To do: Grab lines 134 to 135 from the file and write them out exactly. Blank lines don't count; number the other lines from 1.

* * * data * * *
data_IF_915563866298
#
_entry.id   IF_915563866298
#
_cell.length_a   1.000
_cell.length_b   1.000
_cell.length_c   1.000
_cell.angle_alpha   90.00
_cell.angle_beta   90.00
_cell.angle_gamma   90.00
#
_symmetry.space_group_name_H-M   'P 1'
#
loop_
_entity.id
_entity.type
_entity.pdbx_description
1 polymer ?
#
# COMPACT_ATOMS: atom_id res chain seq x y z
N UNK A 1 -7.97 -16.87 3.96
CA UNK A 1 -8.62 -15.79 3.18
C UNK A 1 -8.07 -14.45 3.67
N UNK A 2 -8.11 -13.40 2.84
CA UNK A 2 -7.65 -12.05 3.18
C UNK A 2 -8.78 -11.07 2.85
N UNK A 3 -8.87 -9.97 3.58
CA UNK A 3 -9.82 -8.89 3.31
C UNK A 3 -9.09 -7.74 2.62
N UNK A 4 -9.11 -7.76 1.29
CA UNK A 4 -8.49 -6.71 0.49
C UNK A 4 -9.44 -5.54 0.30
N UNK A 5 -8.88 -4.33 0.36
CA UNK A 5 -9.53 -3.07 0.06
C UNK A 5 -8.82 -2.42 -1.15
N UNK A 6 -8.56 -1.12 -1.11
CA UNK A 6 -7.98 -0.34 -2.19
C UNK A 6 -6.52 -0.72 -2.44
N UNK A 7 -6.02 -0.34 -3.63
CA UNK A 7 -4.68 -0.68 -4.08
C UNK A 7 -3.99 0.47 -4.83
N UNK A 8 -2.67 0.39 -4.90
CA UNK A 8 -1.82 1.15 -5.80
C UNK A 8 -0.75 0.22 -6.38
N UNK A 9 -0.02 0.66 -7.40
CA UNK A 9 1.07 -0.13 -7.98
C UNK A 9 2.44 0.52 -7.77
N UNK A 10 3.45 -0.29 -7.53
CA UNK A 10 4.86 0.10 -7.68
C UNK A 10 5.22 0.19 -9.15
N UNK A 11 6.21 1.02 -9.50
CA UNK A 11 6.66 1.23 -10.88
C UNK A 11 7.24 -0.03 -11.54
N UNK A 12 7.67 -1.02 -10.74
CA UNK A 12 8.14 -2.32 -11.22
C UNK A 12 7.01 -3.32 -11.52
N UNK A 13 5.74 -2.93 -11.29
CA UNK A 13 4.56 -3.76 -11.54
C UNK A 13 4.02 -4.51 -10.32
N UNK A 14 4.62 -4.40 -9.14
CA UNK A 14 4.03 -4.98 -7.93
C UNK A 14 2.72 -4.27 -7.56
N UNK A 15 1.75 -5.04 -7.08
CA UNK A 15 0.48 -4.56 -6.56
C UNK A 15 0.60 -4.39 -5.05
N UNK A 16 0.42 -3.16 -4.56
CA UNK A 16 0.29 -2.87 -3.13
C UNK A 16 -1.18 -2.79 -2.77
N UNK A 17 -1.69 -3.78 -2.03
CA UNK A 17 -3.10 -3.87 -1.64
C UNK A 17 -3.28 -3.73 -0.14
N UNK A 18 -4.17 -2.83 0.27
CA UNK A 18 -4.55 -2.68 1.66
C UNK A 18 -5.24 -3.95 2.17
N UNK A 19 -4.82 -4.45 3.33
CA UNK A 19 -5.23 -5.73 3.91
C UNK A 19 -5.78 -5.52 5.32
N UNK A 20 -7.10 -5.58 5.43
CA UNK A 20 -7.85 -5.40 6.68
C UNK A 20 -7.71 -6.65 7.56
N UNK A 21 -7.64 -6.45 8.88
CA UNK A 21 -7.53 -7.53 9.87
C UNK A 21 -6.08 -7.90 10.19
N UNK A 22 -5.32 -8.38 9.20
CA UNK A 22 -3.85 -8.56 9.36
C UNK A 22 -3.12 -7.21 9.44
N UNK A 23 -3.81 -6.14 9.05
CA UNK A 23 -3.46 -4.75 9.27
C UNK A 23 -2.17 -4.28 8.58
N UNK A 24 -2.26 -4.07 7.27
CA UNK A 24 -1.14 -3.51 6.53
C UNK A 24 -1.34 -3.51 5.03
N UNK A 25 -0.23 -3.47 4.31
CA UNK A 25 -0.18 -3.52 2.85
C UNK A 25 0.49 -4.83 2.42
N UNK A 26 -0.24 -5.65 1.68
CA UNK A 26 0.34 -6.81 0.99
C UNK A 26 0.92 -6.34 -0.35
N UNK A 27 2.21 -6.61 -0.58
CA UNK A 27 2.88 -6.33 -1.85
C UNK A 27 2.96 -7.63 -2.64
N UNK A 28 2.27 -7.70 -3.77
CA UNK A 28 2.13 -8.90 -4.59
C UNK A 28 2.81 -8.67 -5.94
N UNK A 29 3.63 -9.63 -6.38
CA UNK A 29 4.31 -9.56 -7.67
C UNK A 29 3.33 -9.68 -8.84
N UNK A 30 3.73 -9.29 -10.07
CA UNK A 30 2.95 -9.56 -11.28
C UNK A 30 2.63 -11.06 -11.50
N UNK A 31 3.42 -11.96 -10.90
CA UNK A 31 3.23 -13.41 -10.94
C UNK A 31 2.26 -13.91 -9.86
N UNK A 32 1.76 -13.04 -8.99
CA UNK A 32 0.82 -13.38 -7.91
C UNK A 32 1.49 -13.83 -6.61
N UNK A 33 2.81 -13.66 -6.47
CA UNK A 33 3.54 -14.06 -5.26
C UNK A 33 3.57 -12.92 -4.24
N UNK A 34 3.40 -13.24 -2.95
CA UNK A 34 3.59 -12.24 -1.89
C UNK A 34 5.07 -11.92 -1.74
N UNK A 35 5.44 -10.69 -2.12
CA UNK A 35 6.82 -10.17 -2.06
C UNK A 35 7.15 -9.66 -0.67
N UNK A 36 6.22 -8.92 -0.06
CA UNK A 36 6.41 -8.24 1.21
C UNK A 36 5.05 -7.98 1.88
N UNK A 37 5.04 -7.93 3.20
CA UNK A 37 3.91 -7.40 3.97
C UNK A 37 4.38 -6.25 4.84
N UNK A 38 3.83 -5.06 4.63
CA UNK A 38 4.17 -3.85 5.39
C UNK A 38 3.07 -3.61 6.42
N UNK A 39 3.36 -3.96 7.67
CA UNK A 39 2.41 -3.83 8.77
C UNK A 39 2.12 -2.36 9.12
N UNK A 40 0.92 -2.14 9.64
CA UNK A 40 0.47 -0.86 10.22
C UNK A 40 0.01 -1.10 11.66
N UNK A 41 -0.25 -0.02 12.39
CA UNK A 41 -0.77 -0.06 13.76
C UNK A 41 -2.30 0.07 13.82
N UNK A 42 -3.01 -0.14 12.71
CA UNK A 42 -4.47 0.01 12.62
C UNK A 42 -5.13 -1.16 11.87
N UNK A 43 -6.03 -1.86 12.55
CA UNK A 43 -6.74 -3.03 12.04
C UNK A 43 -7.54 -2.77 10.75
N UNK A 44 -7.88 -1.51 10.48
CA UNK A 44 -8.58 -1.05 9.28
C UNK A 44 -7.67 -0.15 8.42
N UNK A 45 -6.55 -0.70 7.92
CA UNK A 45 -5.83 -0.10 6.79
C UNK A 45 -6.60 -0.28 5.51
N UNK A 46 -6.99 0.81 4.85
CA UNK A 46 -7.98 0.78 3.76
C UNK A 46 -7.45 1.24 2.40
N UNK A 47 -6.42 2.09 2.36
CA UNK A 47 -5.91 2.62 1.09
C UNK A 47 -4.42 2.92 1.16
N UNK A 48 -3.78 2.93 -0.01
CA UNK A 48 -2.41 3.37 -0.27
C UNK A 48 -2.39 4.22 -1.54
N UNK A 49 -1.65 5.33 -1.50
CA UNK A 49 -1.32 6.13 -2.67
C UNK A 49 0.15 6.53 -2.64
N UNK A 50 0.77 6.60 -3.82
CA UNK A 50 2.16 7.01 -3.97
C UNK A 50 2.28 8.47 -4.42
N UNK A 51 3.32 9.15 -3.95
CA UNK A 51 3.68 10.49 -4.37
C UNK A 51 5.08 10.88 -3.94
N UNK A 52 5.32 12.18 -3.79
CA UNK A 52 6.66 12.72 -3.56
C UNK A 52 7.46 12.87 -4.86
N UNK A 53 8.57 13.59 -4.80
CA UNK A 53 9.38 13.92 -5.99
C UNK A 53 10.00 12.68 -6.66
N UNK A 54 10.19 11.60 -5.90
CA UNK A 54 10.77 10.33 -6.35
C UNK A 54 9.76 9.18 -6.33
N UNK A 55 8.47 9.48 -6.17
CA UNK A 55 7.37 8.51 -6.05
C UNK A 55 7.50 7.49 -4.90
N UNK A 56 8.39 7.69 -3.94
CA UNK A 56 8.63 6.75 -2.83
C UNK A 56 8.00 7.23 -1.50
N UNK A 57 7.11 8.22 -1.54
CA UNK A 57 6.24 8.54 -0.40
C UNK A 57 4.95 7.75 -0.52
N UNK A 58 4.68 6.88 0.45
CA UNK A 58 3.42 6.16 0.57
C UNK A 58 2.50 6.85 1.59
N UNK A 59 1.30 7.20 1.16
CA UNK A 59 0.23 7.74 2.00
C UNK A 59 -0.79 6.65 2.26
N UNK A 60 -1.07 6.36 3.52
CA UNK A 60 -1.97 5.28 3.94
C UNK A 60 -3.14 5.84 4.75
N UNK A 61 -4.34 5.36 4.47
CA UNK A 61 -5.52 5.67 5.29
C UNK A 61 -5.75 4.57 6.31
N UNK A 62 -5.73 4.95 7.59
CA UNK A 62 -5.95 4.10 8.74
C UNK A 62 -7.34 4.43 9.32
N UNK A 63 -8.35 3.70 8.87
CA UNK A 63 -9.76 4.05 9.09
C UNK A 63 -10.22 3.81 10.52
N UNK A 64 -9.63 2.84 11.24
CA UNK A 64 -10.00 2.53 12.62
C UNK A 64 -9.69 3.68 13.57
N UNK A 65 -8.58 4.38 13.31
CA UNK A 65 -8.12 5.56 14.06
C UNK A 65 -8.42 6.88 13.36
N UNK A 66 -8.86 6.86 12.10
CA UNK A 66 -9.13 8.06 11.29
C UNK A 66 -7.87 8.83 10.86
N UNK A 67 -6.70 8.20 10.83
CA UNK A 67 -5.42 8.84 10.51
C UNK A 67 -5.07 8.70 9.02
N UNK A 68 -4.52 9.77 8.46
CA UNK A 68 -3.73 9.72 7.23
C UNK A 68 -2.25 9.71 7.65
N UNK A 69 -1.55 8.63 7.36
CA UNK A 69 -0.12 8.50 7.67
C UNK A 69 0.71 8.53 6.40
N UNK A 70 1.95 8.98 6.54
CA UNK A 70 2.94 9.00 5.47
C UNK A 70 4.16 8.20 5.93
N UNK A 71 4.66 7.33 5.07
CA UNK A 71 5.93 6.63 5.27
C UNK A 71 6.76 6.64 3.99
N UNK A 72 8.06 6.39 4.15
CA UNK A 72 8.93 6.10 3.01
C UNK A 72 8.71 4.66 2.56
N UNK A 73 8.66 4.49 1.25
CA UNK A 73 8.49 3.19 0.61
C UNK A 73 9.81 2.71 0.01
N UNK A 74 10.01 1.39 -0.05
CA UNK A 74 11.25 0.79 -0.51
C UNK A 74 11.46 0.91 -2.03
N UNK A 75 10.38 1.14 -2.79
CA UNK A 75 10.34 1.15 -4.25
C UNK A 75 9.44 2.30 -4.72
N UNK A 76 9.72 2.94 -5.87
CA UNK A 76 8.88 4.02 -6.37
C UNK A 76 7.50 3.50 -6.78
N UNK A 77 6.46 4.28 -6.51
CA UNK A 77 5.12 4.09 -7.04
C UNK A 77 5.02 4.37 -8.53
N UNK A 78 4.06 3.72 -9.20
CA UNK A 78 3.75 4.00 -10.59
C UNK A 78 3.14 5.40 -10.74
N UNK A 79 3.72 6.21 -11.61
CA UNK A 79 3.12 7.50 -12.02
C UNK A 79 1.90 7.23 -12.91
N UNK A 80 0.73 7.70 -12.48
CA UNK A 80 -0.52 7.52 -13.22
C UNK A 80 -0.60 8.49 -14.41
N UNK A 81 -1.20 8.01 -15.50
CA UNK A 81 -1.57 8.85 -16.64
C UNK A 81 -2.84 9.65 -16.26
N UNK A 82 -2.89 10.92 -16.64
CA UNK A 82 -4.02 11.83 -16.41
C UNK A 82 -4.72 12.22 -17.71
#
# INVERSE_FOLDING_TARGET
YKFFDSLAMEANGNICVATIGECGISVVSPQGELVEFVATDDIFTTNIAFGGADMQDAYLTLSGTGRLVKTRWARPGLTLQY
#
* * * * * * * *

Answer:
C UNK A 38 3.07 -3.61 6.42
N UNK A 39 3.36 -3.96 7.67